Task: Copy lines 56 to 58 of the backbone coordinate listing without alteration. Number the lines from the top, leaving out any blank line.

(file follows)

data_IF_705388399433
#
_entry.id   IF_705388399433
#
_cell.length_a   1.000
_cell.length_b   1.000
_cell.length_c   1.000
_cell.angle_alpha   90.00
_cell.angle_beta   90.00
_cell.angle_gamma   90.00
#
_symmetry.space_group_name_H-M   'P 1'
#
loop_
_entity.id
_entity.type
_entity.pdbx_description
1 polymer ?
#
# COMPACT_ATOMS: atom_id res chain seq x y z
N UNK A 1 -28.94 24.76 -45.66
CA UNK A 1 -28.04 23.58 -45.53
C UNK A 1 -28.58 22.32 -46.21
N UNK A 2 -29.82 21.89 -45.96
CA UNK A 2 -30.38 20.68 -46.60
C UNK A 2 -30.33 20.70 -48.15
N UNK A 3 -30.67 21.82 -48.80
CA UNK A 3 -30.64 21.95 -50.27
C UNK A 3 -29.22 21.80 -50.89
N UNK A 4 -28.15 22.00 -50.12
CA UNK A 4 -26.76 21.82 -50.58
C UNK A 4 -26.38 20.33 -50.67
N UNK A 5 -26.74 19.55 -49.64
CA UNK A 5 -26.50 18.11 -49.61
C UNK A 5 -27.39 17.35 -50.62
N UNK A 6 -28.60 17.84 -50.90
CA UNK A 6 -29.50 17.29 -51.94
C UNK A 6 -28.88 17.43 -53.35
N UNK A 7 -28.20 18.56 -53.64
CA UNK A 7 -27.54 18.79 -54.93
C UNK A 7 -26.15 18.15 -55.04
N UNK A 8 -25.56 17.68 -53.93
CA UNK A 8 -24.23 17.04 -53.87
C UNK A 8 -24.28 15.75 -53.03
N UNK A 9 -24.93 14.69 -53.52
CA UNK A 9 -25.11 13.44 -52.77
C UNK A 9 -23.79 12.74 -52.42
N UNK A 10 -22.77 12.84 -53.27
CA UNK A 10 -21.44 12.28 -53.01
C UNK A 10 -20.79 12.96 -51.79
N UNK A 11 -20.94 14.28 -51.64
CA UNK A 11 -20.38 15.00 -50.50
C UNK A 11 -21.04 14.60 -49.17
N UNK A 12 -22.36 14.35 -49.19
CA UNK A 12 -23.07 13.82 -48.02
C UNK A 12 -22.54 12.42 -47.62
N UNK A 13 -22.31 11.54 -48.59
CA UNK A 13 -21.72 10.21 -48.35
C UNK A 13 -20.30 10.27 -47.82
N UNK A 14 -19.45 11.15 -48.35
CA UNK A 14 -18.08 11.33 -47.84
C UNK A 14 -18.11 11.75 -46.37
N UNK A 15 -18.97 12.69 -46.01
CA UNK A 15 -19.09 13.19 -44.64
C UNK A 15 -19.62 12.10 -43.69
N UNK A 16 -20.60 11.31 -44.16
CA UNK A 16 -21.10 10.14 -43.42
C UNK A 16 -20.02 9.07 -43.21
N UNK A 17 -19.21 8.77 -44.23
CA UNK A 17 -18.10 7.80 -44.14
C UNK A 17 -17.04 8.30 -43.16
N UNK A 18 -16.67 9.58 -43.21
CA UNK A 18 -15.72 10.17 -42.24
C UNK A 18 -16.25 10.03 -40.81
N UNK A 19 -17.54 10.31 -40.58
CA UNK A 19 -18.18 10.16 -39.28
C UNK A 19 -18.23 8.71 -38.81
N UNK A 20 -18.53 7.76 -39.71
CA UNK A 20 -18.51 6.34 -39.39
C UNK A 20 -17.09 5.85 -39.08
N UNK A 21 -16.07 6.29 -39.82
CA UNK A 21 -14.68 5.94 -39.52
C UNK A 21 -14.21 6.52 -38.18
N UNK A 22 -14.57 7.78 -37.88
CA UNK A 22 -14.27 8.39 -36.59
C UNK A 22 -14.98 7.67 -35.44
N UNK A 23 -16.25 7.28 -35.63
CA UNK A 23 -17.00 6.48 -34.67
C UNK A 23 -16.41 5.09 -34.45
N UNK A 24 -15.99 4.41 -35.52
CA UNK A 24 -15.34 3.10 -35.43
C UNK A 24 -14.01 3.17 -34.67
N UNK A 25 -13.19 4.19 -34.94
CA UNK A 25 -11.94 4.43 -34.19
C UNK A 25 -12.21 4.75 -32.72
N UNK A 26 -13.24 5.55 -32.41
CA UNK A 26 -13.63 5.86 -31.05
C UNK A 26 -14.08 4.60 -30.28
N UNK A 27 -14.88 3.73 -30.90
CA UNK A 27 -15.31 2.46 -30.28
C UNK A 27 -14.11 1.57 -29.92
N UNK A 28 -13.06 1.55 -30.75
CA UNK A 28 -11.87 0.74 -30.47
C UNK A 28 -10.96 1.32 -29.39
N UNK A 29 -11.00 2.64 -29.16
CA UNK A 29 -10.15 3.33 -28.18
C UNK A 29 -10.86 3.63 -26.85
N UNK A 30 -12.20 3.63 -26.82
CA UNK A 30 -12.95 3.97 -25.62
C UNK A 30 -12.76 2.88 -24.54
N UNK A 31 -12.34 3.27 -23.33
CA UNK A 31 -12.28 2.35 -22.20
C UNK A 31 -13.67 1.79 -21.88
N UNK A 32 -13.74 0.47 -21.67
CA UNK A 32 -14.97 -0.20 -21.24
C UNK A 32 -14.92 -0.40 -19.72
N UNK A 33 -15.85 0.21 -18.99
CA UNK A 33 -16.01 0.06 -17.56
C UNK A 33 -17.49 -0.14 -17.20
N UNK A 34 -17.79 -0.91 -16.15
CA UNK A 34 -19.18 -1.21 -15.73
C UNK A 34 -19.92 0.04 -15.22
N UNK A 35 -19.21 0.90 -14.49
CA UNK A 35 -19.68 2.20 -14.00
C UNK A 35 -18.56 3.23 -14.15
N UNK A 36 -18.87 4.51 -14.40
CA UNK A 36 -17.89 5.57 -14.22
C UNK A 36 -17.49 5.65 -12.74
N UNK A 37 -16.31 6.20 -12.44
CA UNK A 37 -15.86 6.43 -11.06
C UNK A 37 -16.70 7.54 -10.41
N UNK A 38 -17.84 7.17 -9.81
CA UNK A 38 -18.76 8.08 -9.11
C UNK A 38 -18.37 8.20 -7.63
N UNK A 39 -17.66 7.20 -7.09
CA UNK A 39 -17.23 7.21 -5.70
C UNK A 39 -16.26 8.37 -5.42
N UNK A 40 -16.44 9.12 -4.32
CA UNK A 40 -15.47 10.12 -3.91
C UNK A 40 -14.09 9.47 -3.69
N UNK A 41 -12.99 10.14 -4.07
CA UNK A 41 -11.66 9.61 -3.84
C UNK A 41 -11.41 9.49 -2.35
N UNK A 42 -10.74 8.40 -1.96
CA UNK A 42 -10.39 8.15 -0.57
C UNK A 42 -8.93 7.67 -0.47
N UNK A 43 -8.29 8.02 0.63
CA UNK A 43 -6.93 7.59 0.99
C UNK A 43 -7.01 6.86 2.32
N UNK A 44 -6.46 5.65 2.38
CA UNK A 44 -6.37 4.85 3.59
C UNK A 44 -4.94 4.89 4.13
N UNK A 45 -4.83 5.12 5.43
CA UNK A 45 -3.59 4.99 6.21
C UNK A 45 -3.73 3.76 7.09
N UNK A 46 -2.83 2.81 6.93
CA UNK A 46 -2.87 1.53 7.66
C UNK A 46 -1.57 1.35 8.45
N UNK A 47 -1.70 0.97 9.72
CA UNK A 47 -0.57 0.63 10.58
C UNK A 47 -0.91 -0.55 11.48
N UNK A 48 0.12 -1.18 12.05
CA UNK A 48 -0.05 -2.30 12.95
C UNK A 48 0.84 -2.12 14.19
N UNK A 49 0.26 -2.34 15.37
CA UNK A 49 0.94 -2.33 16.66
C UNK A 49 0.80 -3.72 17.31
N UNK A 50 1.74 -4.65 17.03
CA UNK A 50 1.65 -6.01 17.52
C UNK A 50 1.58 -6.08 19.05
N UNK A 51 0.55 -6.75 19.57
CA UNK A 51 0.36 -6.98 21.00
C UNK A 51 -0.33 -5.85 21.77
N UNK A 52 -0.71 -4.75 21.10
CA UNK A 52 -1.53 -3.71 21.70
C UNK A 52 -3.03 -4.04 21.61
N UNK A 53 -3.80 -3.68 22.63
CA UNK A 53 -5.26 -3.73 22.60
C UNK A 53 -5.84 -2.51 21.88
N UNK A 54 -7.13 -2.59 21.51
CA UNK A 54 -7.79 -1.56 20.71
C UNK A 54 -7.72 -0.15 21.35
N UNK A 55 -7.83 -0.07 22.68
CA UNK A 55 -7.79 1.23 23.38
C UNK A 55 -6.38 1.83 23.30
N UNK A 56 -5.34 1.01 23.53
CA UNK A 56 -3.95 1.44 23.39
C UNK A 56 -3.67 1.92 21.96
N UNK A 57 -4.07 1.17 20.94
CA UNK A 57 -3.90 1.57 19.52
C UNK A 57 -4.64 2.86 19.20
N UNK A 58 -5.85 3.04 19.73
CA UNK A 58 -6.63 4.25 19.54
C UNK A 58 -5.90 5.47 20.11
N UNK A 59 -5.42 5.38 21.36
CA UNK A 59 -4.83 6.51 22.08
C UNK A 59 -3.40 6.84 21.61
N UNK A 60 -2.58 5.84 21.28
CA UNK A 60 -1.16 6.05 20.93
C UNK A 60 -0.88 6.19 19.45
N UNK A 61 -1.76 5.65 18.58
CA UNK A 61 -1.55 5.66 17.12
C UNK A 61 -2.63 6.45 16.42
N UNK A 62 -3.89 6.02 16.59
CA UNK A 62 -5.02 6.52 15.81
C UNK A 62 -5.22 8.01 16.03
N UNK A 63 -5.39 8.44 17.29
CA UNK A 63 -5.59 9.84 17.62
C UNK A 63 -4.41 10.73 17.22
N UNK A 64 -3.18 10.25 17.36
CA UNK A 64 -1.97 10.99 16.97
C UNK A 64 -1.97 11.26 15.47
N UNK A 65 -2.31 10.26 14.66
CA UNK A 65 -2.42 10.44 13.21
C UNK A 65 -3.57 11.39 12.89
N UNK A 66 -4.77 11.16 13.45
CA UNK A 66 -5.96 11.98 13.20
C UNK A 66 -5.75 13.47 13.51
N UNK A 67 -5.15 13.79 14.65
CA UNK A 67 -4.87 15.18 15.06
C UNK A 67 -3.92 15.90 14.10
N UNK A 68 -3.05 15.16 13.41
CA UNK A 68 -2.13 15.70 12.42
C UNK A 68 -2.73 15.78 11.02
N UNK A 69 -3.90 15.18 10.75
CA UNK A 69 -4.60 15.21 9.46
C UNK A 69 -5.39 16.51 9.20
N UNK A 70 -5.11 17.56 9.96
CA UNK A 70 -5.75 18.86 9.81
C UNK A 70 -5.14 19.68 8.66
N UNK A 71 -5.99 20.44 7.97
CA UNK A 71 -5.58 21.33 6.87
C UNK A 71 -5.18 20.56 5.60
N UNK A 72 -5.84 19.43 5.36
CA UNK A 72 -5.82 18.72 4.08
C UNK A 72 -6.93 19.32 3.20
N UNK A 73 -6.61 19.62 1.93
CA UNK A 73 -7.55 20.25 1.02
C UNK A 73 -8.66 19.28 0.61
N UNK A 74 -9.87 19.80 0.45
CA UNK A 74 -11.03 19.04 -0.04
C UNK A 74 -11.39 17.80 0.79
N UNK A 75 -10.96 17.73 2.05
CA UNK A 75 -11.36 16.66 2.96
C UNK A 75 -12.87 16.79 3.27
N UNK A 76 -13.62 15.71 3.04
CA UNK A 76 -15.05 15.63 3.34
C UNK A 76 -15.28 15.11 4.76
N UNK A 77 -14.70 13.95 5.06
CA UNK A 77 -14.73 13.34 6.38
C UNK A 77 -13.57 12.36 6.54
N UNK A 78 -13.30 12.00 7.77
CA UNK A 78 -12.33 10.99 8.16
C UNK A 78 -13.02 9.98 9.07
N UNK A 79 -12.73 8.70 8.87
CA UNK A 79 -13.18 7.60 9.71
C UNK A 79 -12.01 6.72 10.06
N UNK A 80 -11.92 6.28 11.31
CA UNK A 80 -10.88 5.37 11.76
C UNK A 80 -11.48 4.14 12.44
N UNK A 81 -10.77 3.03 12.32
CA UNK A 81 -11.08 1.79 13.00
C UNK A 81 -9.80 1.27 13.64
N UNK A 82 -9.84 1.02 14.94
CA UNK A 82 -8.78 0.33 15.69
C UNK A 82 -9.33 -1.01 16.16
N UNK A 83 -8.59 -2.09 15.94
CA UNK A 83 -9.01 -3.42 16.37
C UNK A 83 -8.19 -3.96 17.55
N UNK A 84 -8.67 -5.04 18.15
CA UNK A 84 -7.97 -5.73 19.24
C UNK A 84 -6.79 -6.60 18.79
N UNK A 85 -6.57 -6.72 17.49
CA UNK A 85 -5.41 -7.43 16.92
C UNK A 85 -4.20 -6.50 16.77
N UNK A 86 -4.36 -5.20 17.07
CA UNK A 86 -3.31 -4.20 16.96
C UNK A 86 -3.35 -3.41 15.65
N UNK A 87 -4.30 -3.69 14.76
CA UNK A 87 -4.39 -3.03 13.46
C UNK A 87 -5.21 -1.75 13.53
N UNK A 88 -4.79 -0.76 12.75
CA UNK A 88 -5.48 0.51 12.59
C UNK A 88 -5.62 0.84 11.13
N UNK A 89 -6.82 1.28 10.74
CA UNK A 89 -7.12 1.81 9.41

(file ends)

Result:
C UNK A 12 -22.54 12.42 -47.62
N UNK A 13 -22.31 11.54 -48.59
CA UNK A 13 -21.72 10.21 -48.35